By Andrea Undecimo
Being so used to the diversity that forms our small University, we sometimes forget what it really means to come from a different background, to have had another upbringing from ours and ultimately to see the world from a different perspective. Part of the educational process is, I believe, to put oneself into someone’s shoes and to see life from their lenses. It is only in this way that we can grow into accepting human beings capable to see the humanity in everyone. This series of interviews aims to tell this diversity.
The first person I interviewed is Adnan Fathi, a student from Cairo in Egypt. He has spent his first 11 years of life there, but surprisingly he told me that growing up in Cairo was not so different from most of the European children of that age: time was divided between homework, playing with friends, and television. What was quite different for him, however, were the holidays and the constant feeling of always being surrounded by family, something he relates to the prominence of the Islamic religion in the region. Although Adnan is not an active religious practitioner, he recognizes the many positive effects Islam has on the population. What struck him most was the idea that everyone has to support each other, something he saw happening in car crashes, for instance, a moment when everyone would step outside their cars to help the wounded. This sense of community is even more present during holy periods such as the Ramadan, the Islamic feast where the devout fast every day from sunrise to sunset for one month. During this period, sunset often coincides with the moment people commute home from their jobs: what usually happens is that a group of volunteers place themselves at the traffic lights to hand out cups of water, milk with honey or tea to the drivers so that they can eat and drink something as well.
Nevertheless, Muslims don’t enjoy the best reputation in Europe, especially after the terrorist attacks that happened after 2015. Adnan has personally experienced this sense of fear, sometimes hate, in the people, the circumspect glances that other passengers give to him in train stations, airports, or even in the streets. “One of the hardest things to understand” he tells me, “is to figure out if those people are just angry or if they associate your ethnicity, your religion with a particular state, often being that of threat”. It is of course hard to speak out in these situations, as you feel that you might be paranoid. But sometimes the racist motive is quite evident. It happened to Adnan last year; he was travelling to the airport with one of this group tickets that allow you to travel for a discounted price with other people, but that work perfectly fine when you travel alone as well. When the ticket inspector checked his ticket, he immediately told him that it was invalid. Adnan’s arguments were null, and eventually he had to step out of the train while the inspector called the police. The story ends with him catching the plane at the end and with his fine being removed; but the injustice and the memory of the event are still alive in his head.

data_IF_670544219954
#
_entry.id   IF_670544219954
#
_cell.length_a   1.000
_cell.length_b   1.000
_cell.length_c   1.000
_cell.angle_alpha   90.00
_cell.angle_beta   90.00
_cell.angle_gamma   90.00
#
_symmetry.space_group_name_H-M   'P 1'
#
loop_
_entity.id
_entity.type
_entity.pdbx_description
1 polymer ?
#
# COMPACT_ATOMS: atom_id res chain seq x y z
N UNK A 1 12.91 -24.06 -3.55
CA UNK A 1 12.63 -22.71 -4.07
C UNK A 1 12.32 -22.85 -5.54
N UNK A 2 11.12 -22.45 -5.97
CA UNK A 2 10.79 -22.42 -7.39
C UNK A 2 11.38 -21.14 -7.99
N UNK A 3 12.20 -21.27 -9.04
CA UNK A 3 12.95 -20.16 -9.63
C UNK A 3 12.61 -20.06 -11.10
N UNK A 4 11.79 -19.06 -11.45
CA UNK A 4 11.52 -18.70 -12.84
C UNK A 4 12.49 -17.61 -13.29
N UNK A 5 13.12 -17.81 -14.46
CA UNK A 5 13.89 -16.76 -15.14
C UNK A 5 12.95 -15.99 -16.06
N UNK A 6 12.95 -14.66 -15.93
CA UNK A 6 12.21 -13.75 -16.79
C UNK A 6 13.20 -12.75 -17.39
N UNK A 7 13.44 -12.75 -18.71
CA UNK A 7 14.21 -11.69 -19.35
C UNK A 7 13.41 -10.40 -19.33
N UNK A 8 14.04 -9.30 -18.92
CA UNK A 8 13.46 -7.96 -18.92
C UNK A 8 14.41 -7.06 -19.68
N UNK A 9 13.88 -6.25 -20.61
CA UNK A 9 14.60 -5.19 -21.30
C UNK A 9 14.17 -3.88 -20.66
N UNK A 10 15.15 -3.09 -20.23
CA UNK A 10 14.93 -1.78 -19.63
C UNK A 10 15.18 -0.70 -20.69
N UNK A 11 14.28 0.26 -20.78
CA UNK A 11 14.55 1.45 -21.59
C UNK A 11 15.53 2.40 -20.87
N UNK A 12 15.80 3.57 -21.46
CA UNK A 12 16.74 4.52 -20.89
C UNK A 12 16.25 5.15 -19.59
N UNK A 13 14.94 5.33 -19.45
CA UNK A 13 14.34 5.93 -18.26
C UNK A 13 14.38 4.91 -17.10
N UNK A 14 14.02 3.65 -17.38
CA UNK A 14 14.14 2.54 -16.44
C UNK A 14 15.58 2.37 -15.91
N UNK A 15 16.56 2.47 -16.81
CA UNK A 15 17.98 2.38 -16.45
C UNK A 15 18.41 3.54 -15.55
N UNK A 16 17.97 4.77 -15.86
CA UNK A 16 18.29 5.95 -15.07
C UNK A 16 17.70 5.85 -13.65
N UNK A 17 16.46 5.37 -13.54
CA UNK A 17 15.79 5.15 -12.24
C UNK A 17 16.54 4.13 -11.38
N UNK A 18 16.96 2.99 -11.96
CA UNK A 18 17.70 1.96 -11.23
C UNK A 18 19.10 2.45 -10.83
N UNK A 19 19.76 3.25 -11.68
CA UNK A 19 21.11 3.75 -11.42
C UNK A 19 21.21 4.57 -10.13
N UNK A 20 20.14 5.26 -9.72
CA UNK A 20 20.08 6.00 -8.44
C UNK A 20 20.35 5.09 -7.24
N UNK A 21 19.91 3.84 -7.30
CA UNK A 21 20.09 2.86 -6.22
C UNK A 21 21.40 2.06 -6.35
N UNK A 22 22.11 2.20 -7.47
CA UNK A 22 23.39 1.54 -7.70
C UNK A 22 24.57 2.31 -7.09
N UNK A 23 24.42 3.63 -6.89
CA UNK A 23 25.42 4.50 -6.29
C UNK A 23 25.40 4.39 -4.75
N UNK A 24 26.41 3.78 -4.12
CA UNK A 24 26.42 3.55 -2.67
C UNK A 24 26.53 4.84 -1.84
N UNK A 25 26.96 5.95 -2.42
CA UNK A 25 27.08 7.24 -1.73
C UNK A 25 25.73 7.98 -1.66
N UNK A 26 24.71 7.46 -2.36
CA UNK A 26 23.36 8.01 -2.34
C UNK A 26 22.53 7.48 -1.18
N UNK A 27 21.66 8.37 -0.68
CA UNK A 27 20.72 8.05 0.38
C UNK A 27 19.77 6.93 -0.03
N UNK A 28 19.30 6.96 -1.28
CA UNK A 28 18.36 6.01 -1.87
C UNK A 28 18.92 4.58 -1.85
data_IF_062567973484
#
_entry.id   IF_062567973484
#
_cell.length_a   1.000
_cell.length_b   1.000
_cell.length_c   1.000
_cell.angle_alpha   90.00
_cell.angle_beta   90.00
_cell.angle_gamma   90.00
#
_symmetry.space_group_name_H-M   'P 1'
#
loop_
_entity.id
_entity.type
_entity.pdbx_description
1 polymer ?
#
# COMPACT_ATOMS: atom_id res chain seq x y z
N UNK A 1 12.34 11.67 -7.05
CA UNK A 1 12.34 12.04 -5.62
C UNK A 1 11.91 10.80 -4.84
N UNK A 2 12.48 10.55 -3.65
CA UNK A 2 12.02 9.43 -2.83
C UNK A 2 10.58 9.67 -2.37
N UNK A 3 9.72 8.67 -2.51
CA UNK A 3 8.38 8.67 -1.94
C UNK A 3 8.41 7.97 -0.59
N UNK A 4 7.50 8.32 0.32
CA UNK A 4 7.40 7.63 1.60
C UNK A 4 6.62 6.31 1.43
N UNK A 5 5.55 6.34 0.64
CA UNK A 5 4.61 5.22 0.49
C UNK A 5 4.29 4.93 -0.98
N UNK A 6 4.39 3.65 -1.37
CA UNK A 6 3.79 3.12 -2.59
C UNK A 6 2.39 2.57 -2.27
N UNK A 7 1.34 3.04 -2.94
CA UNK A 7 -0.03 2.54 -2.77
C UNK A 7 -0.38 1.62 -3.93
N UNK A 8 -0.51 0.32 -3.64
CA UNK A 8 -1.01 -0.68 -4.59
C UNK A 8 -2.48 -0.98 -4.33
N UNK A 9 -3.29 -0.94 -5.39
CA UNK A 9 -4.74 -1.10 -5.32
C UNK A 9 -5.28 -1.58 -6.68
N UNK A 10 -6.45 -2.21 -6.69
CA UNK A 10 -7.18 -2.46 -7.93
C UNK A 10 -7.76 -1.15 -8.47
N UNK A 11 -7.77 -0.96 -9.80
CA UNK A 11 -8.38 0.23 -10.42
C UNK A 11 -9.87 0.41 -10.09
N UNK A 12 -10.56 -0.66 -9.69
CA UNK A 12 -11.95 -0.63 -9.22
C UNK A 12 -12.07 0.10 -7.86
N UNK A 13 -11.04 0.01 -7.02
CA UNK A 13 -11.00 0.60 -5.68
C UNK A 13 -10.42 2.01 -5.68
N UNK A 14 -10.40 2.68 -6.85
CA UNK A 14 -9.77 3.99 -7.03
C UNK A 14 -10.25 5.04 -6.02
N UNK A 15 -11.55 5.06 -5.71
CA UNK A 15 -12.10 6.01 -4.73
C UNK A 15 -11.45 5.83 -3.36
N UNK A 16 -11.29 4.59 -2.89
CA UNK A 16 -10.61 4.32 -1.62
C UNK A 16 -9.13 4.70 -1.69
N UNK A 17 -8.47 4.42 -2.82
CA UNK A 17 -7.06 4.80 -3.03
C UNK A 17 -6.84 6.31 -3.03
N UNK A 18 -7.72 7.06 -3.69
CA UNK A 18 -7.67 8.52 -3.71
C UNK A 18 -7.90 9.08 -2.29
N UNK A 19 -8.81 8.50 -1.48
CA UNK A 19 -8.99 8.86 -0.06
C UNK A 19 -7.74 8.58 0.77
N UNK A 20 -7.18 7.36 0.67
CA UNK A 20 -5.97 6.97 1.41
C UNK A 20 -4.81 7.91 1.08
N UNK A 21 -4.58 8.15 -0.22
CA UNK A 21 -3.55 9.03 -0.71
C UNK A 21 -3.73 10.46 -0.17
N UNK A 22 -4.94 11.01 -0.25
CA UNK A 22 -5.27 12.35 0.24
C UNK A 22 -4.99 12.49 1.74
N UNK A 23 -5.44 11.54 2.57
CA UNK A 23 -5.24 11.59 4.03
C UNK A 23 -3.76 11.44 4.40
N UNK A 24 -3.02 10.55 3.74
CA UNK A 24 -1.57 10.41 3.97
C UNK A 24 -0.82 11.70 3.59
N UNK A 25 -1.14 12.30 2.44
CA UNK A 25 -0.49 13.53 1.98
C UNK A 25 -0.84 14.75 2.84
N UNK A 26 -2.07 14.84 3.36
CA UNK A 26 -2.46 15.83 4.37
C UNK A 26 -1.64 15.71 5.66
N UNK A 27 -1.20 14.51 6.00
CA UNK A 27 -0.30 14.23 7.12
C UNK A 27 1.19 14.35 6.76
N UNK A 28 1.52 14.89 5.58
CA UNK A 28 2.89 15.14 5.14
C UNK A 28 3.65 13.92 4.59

When I ask him how the perception of Islam can be changed in the West, he tells me that the change must start from within the community, the healthy side of the Islamic world. Jordan, Egypt, Morocco and other countries should speak out and condemn the atrocities committed by extremists in the name of this religion that is far from being violent. On the other hand, a shift must also occur within our society. We need to start reconsidering many certainties we have attached to the Islamic way of living, starting from the place of the women in society. Adnan tells me that women’s oppression unfortunately exists (as it does in the West), but that they often enjoy quite a high status in the community and in the family, the most important group in many Islamic states. In Egypt, for instance, they receive almost everything after a divorce. The religious aspect also mitigates the harshness of the sharia (the Islamic law), where the death penalty is present but is applied very scarcely and never on children.
It is important to understand that the Islamic way of living is very different from ours, but that its core values are, in a way, similar. Where applied correctly, the Quran grants the individual with rights that are just conjugating differently from the West. Perhaps we need to reconsider that there might be not only one set of universal human rights, but that these are expressed in another way by other cultures. Understanding this difference is the first step towards the communication, and the acceptance, between the two worlds.
Andrea Undecimo, Class of 2020, is a Law and Anthropology Major from Macerata, Italy.
Image Source: taken from the economist international print edition